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What is the Qualifications Credit Framework?

Updated: Oct 26, 2021

Text reads 'Qualifications Credit Framework' in front of a photo of someone studying on a laptop at a desk with files out, showing only their hands.

The Qualifications Credit Framework (or QCF) is a way of recognising skills and qualifications, with a focus on students having the freedom to learn at their own pace.

‘Credits’ are awarded to students who complete a unit of a course, with each unit being worth a set amount of credits. One credit is awarded for 10 hours of Learning Time.

Through this system, students can learn entirely at their own pace. There is no set deadline to achieve all the credits they need to pass a course. Simply, students pass the course when they decide themselves to complete each unit.

The QCF is a national framework referenced to the European Qualifications Framework (EQF). The EQF is a Meta framework intended as a reference so that qualifications in nation frameworks such as the QCF are understood across member states.

What is Learning Time?

Learning Time refers to how long a student is expected to take to complete the learning outcomes of their course as defined by assessment criteria. This includes contact time, direct learning, assessment preparation time and assessment time.

Learning time will look different depending on your level of study. For Entry Level and Level 1 courses, most of your learning will be with your tutor present, teaching you content. As you move up, you will find yourself working more independently, with more learning expected to take place away from your tutor.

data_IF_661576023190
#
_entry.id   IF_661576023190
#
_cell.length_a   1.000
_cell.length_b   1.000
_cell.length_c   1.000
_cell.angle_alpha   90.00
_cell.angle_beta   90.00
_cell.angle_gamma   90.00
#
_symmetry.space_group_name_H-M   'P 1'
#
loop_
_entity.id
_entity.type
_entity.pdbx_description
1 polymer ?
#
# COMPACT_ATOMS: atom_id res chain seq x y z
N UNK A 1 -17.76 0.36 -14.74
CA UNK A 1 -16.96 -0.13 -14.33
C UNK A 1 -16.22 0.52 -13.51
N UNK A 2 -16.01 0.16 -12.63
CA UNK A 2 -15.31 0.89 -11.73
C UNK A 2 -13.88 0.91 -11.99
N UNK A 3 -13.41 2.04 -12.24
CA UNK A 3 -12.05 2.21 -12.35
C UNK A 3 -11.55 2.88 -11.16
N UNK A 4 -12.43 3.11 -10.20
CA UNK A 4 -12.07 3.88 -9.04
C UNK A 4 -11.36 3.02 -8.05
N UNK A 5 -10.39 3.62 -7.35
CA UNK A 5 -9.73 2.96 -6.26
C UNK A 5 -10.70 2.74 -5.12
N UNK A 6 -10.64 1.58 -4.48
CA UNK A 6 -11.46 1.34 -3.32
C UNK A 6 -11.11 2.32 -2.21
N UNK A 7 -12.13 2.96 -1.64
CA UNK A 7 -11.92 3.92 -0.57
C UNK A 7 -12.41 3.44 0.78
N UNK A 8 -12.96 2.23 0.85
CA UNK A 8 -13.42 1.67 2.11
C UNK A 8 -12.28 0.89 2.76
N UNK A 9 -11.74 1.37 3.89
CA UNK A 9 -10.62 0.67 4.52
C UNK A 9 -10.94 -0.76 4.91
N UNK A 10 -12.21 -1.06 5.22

Learning Time is different to Guided Learning Hours (GLH), regulation bodies’ previously-preferred measurement. GLH refers only to the time a tutor or member staff is giving course-related guidance to their students, such as within lectures, lessons or supervised study and assessments.

What are the aims of the QCF?

The introduction of the QCF was done so with four main aims in mind. These are:

  • To be more inclusive to ensure a wider range of achievements can be recognised.

  • To build a system that is more responsive to individual and employer needs.

  • To establish a simpler qualifications framework that is easier for all users to understand.

  • To reduce the burden of bureaucracy in the accreditation and assessment of qualifications.

What qualifications are recognised by the QCF?

The new credit system has been used to give value to different qualifications. The type of qualification you receive depends on the number of credits your course is made up of.

If your course is 1 to 12 credits (that is, 10 to 120 hours of Learning Time), you will receive an Award. 13 to 36 credit courses are Certificates and courses consisting of 37 or more credits are Diplomas.

All three of these are reflective of an inclusive learning culture, as they each can range from Entry Level to Level 8. Whatever your ability level in your subject or the level of difficulty you wish to study, you can choose to complete an Award, a Certificate or a Diploma.

Study in line with the Qualifications Credit Framework on a Notting Hill College teacher training course suited for you.



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